Hinchinbrook Shire, located within the Wet Tropics region of Queensland, is one of the wettest areas in Australia. While this results in the Shire always looking green and lush, it also means we have numerous locations where mosquitoes are able to breed.
Salt marshes, temporary ponds and drains are all potential breeding sites and Council‘s Vector Control Officer regularly monitor and treat these sites where necessary. However, no matter how vigilant we are, there will always be mosquitoes, its just part of living in the Tropics.
The mosquito life cycle has four stages: egg – larvae – pupae – adult. Most growth occurs during the larval stage when the ‘wriggler’ is eating prolifically. Because of this high level of activity and resultant susceptibility to chemicals, most eradication programs are targeted at this stage. Thus, the water bodies are treated with a larvicide that either prevents the larvae from pupating or paralyses the larvae. The larvicides used by Council have a residual effect whereby the chemical remains in the water for some time after the initial treatment. In years past Council did use a fogging machine adjacent to residential areas to kill adult mosquitoes, however this practice is ineffective as it only kills adult mosquitoes that come in contact with the fog. The fog is also non-selective which means it kills other non-harmful or beneficial insects. Due to health and environmental issues, this method of mosquito control is no longer undertaken by Council.
The Aedes ageypti, or ‘Dengue Fever’ mosquito doesn’t breed in these natural waterholes, she prefers to lay her eggs in man made containers, usually found around the home. Potential breeding sites for this mosquito include:
· Uncovered boats and trailers which can collect rain water;
· Bird baths and pot plant saucers;
· Roof guttering;
· Tins, jars and other items often found in backyards.
Under the Public Health Act 2005 council controls mosquito pests on State and Local Government Land. Council’s mosquito control officers regularly treat salt marsh and swamp areas that breed mosquitoes. These areas are breeding grounds for the types of mosquitoes that carry viruses such as Ross River Virus, and Barmah Forest Virus. Generally Ingham area has local transmission of Ross River Virus so all residents should be aware of risks and take appropriate precautions around the home such as:
· use personal insect repellents
· use a plug-in zapper indoors
· screen sleeping and living areas
· wear long, loose clothing outdoors
· use cockroach surface sprays indoors in dark places such as behind cupboards and under beds.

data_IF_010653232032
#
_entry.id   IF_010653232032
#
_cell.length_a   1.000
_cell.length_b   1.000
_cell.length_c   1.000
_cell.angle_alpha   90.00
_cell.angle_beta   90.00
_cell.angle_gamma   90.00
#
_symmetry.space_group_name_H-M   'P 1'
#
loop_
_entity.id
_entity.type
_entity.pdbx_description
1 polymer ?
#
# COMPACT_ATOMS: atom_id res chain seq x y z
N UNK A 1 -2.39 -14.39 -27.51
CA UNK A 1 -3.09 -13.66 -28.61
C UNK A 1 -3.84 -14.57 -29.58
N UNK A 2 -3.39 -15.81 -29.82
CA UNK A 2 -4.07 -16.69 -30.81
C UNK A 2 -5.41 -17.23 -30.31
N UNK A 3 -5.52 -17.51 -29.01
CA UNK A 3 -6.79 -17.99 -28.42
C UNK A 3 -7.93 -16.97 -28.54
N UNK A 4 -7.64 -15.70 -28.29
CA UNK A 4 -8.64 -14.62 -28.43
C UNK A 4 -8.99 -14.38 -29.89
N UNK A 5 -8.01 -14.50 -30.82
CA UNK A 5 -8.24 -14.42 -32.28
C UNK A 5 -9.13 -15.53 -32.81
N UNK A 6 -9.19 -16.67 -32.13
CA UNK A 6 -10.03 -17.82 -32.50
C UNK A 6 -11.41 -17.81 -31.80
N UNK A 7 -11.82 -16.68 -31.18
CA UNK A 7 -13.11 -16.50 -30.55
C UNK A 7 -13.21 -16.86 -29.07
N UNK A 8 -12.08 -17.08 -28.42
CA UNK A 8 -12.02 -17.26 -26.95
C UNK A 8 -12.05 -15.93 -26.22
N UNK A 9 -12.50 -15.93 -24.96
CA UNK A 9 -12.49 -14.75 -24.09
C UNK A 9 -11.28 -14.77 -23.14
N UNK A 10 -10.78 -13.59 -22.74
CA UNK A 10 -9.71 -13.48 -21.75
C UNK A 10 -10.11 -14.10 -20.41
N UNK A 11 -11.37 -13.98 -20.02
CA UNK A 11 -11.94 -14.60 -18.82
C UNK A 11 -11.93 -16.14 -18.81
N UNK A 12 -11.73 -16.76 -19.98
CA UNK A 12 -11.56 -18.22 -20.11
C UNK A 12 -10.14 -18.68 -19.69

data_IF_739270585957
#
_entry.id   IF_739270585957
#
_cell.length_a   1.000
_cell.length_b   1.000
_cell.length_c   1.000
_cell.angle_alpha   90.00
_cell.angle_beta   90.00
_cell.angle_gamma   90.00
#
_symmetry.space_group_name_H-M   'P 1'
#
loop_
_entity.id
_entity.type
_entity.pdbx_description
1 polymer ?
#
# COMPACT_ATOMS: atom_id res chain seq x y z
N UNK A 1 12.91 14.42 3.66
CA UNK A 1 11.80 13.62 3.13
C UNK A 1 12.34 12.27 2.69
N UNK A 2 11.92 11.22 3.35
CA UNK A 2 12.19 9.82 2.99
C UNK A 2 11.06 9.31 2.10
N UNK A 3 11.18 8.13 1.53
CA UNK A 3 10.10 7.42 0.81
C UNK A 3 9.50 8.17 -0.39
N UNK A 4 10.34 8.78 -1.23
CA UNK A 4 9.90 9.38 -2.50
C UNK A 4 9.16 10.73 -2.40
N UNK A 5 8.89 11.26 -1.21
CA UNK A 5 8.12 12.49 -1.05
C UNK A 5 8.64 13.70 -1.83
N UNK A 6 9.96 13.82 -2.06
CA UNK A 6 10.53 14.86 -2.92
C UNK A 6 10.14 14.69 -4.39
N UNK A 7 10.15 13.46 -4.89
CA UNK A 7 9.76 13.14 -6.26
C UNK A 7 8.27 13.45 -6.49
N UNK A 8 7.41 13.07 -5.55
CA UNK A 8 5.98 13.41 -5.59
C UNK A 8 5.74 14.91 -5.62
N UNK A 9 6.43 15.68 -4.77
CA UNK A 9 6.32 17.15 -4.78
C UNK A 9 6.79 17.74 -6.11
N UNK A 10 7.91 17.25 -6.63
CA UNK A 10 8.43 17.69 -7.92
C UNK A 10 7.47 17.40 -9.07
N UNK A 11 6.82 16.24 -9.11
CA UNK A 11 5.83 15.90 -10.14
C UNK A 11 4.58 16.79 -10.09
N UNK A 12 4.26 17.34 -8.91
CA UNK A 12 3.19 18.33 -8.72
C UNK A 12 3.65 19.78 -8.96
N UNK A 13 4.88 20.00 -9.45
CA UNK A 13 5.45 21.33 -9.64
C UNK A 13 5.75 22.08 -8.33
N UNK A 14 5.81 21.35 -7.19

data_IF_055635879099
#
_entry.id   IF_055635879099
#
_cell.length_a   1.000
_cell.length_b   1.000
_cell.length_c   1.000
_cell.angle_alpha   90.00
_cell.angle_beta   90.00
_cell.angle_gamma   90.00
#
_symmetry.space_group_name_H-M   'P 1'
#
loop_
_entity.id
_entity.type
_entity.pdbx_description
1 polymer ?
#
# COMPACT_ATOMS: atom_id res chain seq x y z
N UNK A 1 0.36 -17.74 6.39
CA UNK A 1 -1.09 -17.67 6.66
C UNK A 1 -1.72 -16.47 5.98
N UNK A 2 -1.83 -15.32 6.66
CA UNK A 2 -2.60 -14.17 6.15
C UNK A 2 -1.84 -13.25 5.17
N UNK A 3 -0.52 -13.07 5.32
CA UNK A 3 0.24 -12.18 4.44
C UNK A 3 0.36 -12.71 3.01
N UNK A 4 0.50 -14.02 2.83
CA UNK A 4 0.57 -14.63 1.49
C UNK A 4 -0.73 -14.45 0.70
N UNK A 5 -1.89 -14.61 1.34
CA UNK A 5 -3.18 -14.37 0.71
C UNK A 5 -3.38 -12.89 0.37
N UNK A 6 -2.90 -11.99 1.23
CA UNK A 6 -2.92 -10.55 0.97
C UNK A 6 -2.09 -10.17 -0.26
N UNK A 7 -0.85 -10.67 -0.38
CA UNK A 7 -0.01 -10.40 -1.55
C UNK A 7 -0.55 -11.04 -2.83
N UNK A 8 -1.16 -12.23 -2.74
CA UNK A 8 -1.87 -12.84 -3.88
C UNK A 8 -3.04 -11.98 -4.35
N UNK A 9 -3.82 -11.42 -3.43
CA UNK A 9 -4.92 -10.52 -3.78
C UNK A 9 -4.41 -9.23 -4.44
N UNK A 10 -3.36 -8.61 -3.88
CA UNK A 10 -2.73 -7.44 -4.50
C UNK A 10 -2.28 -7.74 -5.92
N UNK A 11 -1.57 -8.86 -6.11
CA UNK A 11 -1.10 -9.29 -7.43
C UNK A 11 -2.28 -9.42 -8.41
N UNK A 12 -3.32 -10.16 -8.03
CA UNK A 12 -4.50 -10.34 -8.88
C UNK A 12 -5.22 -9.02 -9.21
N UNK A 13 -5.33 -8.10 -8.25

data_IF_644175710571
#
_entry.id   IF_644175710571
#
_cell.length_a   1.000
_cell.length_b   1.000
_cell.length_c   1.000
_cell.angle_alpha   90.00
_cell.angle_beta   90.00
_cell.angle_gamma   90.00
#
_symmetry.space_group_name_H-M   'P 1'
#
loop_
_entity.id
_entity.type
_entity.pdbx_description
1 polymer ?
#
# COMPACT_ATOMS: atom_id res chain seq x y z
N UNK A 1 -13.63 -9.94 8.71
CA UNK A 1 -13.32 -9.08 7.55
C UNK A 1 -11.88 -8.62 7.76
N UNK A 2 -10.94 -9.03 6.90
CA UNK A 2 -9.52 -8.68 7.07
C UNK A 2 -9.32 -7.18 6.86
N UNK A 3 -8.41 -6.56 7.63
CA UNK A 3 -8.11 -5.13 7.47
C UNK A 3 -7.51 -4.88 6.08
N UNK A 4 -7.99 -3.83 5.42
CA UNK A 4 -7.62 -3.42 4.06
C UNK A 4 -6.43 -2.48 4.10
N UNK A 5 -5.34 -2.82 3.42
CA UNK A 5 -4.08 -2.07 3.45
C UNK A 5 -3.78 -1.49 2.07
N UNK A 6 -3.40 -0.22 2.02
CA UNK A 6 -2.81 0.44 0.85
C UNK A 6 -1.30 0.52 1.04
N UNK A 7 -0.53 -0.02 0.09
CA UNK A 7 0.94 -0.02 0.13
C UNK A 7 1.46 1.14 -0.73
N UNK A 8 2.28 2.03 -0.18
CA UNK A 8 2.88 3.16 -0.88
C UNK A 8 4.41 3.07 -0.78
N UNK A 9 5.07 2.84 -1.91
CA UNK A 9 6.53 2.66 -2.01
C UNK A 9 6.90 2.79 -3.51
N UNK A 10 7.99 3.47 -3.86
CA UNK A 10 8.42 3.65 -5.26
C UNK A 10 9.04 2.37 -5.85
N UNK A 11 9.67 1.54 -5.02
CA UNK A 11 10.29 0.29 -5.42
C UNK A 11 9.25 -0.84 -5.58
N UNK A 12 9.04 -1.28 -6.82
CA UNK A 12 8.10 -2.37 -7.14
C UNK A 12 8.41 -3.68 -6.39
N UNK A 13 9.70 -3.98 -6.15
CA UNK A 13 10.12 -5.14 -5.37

People should prevent mosquito bites during the day, particularly early morning and late afternoon.
The legislation also allows Officers to inspect residential yards and remove or control mosquito breeding. This can be in response to specific complaints or as part of a program. If a program for mosquito control is undertaken it will be advertised in the media. Generally such programs are only undertaken in response to an outbreak of disease such as Dengue Fever.
Under the Public Health Act 2005 all home owners are responsible for their own yards and premises. This means that you must not create a harbourage for mosquitoes and encourage their breeding. You can do this in many simple ways:
· Throw out old containers that are not needed
· Store containers in a dry place
· Tip out containers that can hold water
· Clean out roof gutters.
Ross River Virus:
For more information on Ross River Virus go to the Queensland Health Website:
For more information on Dengue Fever Virus go to the Queensland Health Website:
What you can do to prevent mosquitoes breeding in your yard:
· Inspect your house and yard for pools of water.
· Put sand around the bases of pot plants to absorb water in the dish.
· Dispose of all tins, jars, tyres and other rubbish items that may hold water.
· Keep all open drains and channels free from obstruction, especially weeds, grass and other debris.
· Empty bird baths and pets drinking water at least once a week and clean thoroughly to remove mosquito eggs.
· Cut back and trim trees to prevent leaves and debris from blocking roof guttering.
· Screen all openings to tanks, wells or other large water containers with wire gauze no coarser than 1mm mesh. This prevents mosquitoes from laying eggs.
What you can do to deter mosquitoes:
· There are a number plants that release aromas and oils which repel mosquitoes. You could incorporate these plants into your garden or in pots. All good nurseries should be able to assist you with these plants.
· Wearing long sleeves shirts and trousers minimises skin exposure to mosquitoes. It also covers your skin from the sun.
· Coils and citronella oil burners can be used to deter mosquitoes. These should be closely supervised to reduce the potential of fires occurring.
· Regularly apply insect repellent. There are a number of natural products available at Health shops for those people who are allergic to the common known brands.